In clinical psychology or mental health realms, when a young person deliberately causes harm to him or herself as a way of managing or communicating distress to others, we refer to this as self harm. Self harm in times of distress most commonly includes cutting, burning, re-opening old wounds or head banging and the results can be superficial or very extreme and requiring hospitalisation. Self harm can also co-occur with other distressing conditions such as depression, anxiety, substance use and eating disorders. Whilst not all young people who self harm are suicidal, there is definitely an overlap and when someone is self harming, especially when they are causing extreme damage to themselves, there is an increased chance of accidental death. So, it is incredibly important that any sort of self harm by a young person is given the appropriate response.
Whilst any self harm is concerning, the latest figures on mental health and young people in Australia tell us that rates of self harm are dramatically increasing.
It’s very, very hard to learn new things when your brain won’t let you focus and won’t let your body be still. ADHD is a syndrome that is brain-based and highly genetic. It’s also a syndrome that gets bandied around lots – so much so that I think many teachers, and perhaps judges and legal representatives, roll their eyes when they hear about it.
Being able to attend well is yet another feature of our remarkable brains. Paying attention is something we take for granted when it works well. Without having a brain that can attend well, it gets harder to get started on a job, it can be difficult to keep focused, it can be hard to sustain effort, and very tricky to hold things in your memory long enough to work on them. Attention can also have implications for our ability to manage our emotions and frustrations and to regulate or give ourselves feedback. All of these brain functions depend on parts of the brain being structured and connected properly, both in physical structure plus in the ways that the brain’s chemicals move between and around these parts of the brain.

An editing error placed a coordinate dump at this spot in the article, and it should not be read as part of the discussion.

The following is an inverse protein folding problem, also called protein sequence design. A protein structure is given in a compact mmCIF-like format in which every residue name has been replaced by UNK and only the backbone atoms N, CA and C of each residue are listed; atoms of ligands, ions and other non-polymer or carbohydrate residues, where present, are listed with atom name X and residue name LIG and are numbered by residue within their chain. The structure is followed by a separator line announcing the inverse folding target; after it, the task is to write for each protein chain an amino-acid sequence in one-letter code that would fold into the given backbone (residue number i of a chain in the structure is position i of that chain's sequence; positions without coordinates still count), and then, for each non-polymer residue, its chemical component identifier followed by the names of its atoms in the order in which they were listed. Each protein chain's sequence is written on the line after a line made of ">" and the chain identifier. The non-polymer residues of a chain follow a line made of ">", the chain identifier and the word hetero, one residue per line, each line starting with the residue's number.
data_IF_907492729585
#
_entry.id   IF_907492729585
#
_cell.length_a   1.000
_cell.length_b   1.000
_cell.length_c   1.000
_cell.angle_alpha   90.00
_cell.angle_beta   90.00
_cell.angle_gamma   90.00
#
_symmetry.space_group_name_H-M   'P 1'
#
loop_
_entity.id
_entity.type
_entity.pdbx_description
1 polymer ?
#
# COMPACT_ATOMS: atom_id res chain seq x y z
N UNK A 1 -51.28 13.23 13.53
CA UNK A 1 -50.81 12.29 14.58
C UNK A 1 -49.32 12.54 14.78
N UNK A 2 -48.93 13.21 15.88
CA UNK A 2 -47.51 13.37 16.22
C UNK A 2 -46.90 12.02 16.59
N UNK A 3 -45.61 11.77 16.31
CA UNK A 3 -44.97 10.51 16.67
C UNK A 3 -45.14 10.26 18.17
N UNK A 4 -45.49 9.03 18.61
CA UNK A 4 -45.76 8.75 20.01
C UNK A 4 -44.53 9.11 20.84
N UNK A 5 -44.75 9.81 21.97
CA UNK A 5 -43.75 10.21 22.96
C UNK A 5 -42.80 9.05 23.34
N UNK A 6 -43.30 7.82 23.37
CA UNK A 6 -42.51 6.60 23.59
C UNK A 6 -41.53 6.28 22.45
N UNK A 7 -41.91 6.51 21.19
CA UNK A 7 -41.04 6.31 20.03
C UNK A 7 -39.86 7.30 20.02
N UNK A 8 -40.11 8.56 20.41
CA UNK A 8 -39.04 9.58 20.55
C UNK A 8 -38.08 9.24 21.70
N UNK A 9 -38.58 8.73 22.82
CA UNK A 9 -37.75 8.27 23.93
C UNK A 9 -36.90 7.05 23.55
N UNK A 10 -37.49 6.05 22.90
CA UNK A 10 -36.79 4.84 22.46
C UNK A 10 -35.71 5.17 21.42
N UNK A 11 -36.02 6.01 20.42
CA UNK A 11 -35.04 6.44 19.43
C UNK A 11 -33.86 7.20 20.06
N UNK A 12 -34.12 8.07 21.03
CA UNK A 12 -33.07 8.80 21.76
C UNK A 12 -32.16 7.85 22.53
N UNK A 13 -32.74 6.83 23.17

Some kids are slow to warm up in company. Some are content without too much interaction with others. Other kids live in fear of having to speak or interact with others. It’s important that we understand the differences and preferences of children before we go rushing in to make them “come out of themselves” and be the “life of the party”.
From very early in a child’s life, we can get a sense of that child being a “people person” or not. Some bubs love the smiles, noises and interactions from other happy faces. Others are less sociable, perhaps even turning away from others and burying their face in Mum or Dad’s shoulder. Some infants will need lots of social stimulation and love time spent with others. Still others will be somewhere in between and once they have warmed up and feel secure they will turn out of their parent’s armpit and smile at others.
FAT FILE Syndrome… a sad and potentiality dangerous symptom of working with complex clients. A file full of assessments and reports that lead nowhere; expensive and wordy documents that are worth nothing to the client or the client’s team when it comes to creating the much-needed outcomes.
I’m determined to make assessments meaningful which is a direct result of years of working with young people in complex situations and the reams of paper generated about them. Here are 5 characteristics of useful psychological and behavioural assessments and reports that I believe Health, Forensic and Human service personnel should consider, indeed demand…